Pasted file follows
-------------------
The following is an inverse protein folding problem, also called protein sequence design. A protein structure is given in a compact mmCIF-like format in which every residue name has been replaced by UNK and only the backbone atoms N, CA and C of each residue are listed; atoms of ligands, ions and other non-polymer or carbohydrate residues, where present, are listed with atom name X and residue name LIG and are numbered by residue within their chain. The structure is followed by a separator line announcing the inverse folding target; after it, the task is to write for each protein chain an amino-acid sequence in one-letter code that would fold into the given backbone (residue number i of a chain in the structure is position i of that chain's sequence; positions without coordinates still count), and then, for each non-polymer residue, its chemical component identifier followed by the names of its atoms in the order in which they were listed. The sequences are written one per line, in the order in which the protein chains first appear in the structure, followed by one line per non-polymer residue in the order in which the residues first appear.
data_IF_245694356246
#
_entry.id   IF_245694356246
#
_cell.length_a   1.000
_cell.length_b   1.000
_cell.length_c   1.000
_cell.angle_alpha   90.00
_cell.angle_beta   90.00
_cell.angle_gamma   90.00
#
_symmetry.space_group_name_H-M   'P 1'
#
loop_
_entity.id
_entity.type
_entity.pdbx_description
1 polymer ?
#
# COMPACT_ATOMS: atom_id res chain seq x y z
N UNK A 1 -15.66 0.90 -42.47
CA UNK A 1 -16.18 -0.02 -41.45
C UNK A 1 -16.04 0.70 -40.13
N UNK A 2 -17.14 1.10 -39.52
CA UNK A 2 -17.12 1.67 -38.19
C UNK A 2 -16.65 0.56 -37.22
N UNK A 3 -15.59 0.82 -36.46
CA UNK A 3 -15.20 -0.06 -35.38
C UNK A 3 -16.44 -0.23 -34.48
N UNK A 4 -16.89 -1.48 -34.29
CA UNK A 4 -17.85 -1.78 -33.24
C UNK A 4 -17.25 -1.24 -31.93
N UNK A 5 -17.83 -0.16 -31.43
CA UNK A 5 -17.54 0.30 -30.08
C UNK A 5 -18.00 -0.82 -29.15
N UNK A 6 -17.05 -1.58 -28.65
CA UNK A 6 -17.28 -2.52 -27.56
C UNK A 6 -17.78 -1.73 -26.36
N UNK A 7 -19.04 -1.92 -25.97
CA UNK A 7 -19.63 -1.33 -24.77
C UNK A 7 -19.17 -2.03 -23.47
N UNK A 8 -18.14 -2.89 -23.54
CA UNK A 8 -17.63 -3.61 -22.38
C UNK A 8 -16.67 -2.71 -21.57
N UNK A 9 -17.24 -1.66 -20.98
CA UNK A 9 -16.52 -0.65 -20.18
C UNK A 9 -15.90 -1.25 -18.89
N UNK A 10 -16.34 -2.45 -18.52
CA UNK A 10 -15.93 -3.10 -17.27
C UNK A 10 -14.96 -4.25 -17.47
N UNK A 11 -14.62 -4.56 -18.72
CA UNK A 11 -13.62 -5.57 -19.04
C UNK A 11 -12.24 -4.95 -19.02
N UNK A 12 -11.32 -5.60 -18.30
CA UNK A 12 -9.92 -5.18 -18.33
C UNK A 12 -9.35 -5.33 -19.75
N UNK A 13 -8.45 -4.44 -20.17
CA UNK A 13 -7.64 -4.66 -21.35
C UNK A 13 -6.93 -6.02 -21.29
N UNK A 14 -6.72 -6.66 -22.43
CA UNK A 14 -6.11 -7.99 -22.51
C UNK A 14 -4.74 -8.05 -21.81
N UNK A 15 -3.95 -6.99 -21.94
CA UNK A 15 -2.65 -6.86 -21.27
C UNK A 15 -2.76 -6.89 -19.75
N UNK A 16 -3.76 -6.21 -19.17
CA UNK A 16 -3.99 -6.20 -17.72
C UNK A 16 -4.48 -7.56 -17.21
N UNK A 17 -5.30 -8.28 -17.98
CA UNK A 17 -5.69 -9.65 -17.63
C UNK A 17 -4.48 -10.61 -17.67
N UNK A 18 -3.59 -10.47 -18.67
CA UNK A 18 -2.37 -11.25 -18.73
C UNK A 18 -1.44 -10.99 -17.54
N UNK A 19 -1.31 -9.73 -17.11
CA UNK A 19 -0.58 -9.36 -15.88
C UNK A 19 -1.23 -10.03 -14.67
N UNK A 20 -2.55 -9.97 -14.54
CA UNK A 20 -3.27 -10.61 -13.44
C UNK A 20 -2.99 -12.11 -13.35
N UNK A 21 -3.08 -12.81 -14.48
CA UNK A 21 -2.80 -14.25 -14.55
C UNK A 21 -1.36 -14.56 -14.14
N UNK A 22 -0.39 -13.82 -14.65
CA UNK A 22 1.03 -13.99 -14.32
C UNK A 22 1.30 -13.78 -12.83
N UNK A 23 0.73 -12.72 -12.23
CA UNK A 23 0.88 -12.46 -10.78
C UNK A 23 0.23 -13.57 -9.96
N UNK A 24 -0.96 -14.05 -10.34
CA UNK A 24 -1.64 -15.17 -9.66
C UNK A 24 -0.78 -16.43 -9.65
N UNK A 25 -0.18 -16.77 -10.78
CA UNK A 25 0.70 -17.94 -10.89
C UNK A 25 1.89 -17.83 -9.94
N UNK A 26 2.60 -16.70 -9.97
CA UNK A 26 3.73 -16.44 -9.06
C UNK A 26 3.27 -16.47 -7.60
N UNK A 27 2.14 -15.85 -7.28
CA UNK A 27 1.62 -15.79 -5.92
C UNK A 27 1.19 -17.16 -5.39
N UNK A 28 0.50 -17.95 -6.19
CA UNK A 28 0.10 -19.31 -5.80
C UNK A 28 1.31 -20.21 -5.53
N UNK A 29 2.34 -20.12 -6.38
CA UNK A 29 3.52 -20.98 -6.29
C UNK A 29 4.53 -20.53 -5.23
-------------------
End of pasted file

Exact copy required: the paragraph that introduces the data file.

The following is an inverse protein folding problem, also called protein sequence design. A protein structure is given in a compact mmCIF-like format in which every residue name has been replaced by UNK and only the backbone atoms N, CA and C of each residue are listed; atoms of ligands, ions and other non-polymer or carbohydrate residues, where present, are listed with atom name X and residue name LIG and are numbered by residue within their chain. The structure is followed by a separator line announcing the inverse folding target; after it, the task is to write for each protein chain an amino-acid sequence in one-letter code that would fold into the given backbone (residue number i of a chain in the structure is position i of that chain's sequence; positions without coordinates still count), and then, for each non-polymer residue, its chemical component identifier followed by the names of its atoms in the order in which they were listed. The sequences are written one per line, in the order in which the protein chains first appear in the structure, followed by one line per non-polymer residue in the order in which the residues first appear.